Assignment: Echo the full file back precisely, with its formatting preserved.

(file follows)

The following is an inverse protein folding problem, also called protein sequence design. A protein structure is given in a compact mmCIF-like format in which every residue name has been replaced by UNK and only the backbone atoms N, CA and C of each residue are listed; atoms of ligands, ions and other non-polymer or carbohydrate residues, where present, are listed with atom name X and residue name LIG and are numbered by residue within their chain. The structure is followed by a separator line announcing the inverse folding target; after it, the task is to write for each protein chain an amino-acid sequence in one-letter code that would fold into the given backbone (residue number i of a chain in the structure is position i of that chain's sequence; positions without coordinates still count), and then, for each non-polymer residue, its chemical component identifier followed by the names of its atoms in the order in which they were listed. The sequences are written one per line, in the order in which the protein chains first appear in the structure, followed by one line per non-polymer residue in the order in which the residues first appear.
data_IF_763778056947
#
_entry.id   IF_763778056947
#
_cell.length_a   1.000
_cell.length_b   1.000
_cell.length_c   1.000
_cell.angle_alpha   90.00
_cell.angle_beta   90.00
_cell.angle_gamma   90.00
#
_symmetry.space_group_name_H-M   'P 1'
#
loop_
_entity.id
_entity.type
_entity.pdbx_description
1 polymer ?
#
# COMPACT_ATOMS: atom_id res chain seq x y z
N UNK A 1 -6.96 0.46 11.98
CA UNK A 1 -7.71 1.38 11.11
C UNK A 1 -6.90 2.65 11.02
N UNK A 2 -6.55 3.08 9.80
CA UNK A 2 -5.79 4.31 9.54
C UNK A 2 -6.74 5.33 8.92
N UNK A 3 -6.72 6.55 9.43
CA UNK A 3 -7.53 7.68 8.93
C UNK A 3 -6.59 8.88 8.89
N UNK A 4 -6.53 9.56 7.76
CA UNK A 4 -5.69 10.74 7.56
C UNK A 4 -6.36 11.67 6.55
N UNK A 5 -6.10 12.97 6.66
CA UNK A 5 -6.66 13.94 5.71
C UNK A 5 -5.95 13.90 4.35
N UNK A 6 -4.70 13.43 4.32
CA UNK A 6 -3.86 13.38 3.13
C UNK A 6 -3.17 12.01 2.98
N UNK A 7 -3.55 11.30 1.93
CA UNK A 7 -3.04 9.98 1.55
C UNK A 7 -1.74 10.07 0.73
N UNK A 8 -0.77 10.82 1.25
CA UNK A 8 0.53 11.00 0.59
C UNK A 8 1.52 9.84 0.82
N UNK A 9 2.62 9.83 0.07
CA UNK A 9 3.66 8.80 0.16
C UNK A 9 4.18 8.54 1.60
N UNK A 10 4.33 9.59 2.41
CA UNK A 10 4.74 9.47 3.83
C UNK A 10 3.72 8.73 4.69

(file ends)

The following is an inverse protein folding problem, also called protein sequence design. A protein structure is given in a compact mmCIF-like format in which every residue name has been replaced by UNK and only the backbone atoms N, CA and C of each residue are listed; atoms of ligands, ions and other non-polymer or carbohydrate residues, where present, are listed with atom name X and residue name LIG and are numbered by residue within their chain. The structure is followed by a separator line announcing the inverse folding target; after it, the task is to write for each protein chain an amino-acid sequence in one-letter code that would fold into the given backbone (residue number i of a chain in the structure is position i of that chain's sequence; positions without coordinates still count), and then, for each non-polymer residue, its chemical component identifier followed by the names of its atoms in the order in which they were listed. The sequences are written one per line, in the order in which the protein chains first appear in the structure, followed by one line per non-polymer residue in the order in which the residues first appear.
data_IF_763778056947
#
_entry.id   IF_763778056947
#
_cell.length_a   1.000
_cell.length_b   1.000
_cell.length_c   1.000
_cell.angle_alpha   90.00
_cell.angle_beta   90.00
_cell.angle_gamma   90.00
#
_symmetry.space_group_name_H-M   'P 1'
#
loop_
_entity.id
_entity.type
_entity.pdbx_description
1 polymer ?
#
# COMPACT_ATOMS: atom_id res chain seq x y z
N UNK A 1 -6.96 0.46 11.98
CA UNK A 1 -7.71 1.38 11.11
C UNK A 1 -6.90 2.65 11.02
N UNK A 2 -6.55 3.08 9.80
CA UNK A 2 -5.79 4.31 9.54
C UNK A 2 -6.74 5.33 8.92
N UNK A 3 -6.72 6.55 9.43
CA UNK A 3 -7.53 7.68 8.93
C UNK A 3 -6.59 8.88 8.89
N UNK A 4 -6.53 9.56 7.76
CA UNK A 4 -5.69 10.74 7.56
C UNK A 4 -6.36 11.67 6.55
N UNK A 5 -6.10 12.97 6.66
CA UNK A 5 -6.66 13.94 5.71
C UNK A 5 -5.95 13.90 4.35
N UNK A 6 -4.70 13.43 4.32
CA UNK A 6 -3.86 13.38 3.13
C UNK A 6 -3.17 12.01 2.98
N UNK A 7 -3.55 11.30 1.93
CA UNK A 7 -3.04 9.98 1.55
C UNK A 7 -1.74 10.07 0.73
N UNK A 8 -0.77 10.82 1.25
CA UNK A 8 0.53 11.00 0.59
C UNK A 8 1.52 9.84 0.82
N UNK A 9 2.62 9.83 0.07
CA UNK A 9 3.66 8.80 0.16
C UNK A 9 4.18 8.54 1.60
N UNK A 10 4.33 9.59 2.41
CA UNK A 10 4.74 9.47 3.83
C UNK A 10 3.72 8.73 4.69